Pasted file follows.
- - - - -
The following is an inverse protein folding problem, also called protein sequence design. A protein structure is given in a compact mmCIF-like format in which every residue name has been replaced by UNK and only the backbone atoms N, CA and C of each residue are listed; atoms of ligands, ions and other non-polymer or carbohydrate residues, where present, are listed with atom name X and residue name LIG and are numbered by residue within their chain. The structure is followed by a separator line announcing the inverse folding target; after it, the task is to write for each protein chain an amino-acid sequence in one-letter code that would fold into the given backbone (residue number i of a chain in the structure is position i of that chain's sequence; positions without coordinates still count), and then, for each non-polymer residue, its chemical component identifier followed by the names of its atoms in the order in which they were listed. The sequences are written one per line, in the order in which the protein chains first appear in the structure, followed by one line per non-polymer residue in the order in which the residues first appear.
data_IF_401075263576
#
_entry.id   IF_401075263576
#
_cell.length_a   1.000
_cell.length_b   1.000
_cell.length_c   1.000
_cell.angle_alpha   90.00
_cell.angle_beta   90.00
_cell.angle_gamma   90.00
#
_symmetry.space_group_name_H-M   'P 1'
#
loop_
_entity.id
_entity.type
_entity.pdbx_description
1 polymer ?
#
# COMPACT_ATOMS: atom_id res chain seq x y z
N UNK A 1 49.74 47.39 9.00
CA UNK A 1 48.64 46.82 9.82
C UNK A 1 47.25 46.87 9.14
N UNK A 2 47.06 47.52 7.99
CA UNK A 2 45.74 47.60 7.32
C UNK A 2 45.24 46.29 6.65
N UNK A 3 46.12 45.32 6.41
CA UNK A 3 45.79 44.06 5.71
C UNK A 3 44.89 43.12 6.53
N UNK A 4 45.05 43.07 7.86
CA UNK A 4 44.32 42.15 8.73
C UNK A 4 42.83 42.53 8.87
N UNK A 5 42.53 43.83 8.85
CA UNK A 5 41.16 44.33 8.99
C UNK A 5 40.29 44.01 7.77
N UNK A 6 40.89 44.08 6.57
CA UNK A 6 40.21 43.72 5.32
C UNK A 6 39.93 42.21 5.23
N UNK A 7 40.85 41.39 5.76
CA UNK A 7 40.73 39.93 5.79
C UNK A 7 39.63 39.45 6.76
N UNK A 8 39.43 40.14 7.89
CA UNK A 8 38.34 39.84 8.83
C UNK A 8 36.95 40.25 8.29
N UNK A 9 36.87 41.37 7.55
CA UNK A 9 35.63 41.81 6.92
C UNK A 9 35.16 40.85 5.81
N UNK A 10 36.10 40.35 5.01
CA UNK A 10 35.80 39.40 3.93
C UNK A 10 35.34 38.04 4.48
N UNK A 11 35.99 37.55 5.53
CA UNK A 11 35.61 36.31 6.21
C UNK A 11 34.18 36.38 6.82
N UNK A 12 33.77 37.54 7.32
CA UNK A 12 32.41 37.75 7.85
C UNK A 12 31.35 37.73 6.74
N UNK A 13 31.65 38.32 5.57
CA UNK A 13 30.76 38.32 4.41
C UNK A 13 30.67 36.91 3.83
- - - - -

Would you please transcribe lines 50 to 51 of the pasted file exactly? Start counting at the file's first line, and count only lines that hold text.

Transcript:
CA UNK A 10 35.80 39.40 3.93
C UNK A 10 35.34 38.04 4.48